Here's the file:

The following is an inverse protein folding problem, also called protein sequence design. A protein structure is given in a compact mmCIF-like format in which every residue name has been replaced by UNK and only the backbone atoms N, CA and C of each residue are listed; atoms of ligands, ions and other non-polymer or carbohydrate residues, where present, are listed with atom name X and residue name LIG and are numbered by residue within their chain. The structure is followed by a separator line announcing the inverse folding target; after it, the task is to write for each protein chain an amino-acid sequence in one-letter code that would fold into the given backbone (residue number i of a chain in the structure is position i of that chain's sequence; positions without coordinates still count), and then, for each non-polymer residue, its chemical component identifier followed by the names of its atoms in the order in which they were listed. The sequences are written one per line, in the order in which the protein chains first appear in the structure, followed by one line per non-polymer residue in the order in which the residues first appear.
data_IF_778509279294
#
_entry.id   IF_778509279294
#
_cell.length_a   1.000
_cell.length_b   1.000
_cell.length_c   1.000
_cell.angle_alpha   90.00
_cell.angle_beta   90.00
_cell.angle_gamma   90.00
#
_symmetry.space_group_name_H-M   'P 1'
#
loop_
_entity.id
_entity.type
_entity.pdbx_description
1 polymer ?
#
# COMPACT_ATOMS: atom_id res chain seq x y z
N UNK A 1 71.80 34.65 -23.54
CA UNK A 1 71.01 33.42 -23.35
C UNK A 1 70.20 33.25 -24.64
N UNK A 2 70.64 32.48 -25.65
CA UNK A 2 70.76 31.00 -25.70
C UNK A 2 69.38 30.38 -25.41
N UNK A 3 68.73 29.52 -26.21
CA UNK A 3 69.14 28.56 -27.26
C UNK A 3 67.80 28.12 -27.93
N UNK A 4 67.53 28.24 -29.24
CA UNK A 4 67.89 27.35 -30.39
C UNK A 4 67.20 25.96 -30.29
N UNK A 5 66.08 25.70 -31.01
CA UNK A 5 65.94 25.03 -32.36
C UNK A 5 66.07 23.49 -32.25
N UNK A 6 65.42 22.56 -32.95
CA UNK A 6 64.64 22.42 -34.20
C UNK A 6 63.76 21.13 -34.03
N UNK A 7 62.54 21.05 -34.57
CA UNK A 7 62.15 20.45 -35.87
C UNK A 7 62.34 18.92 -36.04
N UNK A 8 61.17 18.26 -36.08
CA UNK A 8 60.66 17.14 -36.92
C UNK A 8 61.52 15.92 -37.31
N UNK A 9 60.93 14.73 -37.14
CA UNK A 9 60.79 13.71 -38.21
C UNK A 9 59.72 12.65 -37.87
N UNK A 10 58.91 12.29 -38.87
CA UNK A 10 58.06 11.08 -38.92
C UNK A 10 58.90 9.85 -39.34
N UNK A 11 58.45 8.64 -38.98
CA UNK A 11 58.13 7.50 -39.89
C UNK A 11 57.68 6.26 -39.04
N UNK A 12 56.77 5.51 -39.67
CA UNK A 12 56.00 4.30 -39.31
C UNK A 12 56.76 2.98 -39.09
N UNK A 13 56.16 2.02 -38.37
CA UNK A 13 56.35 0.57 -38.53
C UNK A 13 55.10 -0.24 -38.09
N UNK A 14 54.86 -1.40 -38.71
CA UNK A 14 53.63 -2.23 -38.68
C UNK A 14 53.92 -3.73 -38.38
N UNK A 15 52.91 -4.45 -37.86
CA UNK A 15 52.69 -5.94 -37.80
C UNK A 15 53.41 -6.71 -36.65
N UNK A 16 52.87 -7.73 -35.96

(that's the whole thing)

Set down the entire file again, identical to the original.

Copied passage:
The following is an inverse protein folding problem, also called protein sequence design. A protein structure is given in a compact mmCIF-like format in which every residue name has been replaced by UNK and only the backbone atoms N, CA and C of each residue are listed; atoms of ligands, ions and other non-polymer or carbohydrate residues, where present, are listed with atom name X and residue name LIG and are numbered by residue within their chain. The structure is followed by a separator line announcing the inverse folding target; after it, the task is to write for each protein chain an amino-acid sequence in one-letter code that would fold into the given backbone (residue number i of a chain in the structure is position i of that chain's sequence; positions without coordinates still count), and then, for each non-polymer residue, its chemical component identifier followed by the names of its atoms in the order in which they were listed. The sequences are written one per line, in the order in which the protein chains first appear in the structure, followed by one line per non-polymer residue in the order in which the residues first appear.
data_IF_778509279294
#
_entry.id   IF_778509279294
#
_cell.length_a   1.000
_cell.length_b   1.000
_cell.length_c   1.000
_cell.angle_alpha   90.00
_cell.angle_beta   90.00
_cell.angle_gamma   90.00
#
_symmetry.space_group_name_H-M   'P 1'
#
loop_
_entity.id
_entity.type
_entity.pdbx_description
1 polymer ?
#
# COMPACT_ATOMS: atom_id res chain seq x y z
N UNK A 1 71.80 34.65 -23.54
CA UNK A 1 71.01 33.42 -23.35
C UNK A 1 70.20 33.25 -24.64
N UNK A 2 70.64 32.48 -25.65
CA UNK A 2 70.76 31.00 -25.70
C UNK A 2 69.38 30.38 -25.41
N UNK A 3 68.73 29.52 -26.21
CA UNK A 3 69.14 28.56 -27.26
C UNK A 3 67.80 28.12 -27.93
N UNK A 4 67.53 28.24 -29.24
CA UNK A 4 67.89 27.35 -30.39
C UNK A 4 67.20 25.96 -30.29
N UNK A 5 66.08 25.70 -31.01
CA UNK A 5 65.94 25.03 -32.36
C UNK A 5 66.07 23.49 -32.25
N UNK A 6 65.42 22.56 -32.95
CA UNK A 6 64.64 22.42 -34.20
C UNK A 6 63.76 21.13 -34.03
N UNK A 7 62.54 21.05 -34.57
CA UNK A 7 62.15 20.45 -35.87
C UNK A 7 62.34 18.92 -36.04
N UNK A 8 61.17 18.26 -36.08
CA UNK A 8 60.66 17.14 -36.92
C UNK A 8 61.52 15.92 -37.31
N UNK A 9 60.93 14.73 -37.14
CA UNK A 9 60.79 13.71 -38.21
C UNK A 9 59.72 12.65 -37.87
N UNK A 10 58.91 12.29 -38.87
CA UNK A 10 58.06 11.08 -38.92
C UNK A 10 58.90 9.85 -39.34
N UNK A 11 58.45 8.64 -38.98
CA UNK A 11 58.13 7.50 -39.89
C UNK A 11 57.68 6.26 -39.04
N UNK A 12 56.77 5.51 -39.67
CA UNK A 12 56.00 4.30 -39.31
C UNK A 12 56.76 2.98 -39.09
N UNK A 13 56.16 2.02 -38.37
CA UNK A 13 56.35 0.57 -38.53
C UNK A 13 55.10 -0.24 -38.09
N UNK A 14 54.86 -1.40 -38.71
CA UNK A 14 53.63 -2.23 -38.68
C UNK A 14 53.92 -3.73 -38.38
N UNK A 15 52.91 -4.45 -37.86
CA UNK A 15 52.69 -5.94 -37.80
C UNK A 15 53.41 -6.71 -36.65
N UNK A 16 52.87 -7.73 -35.96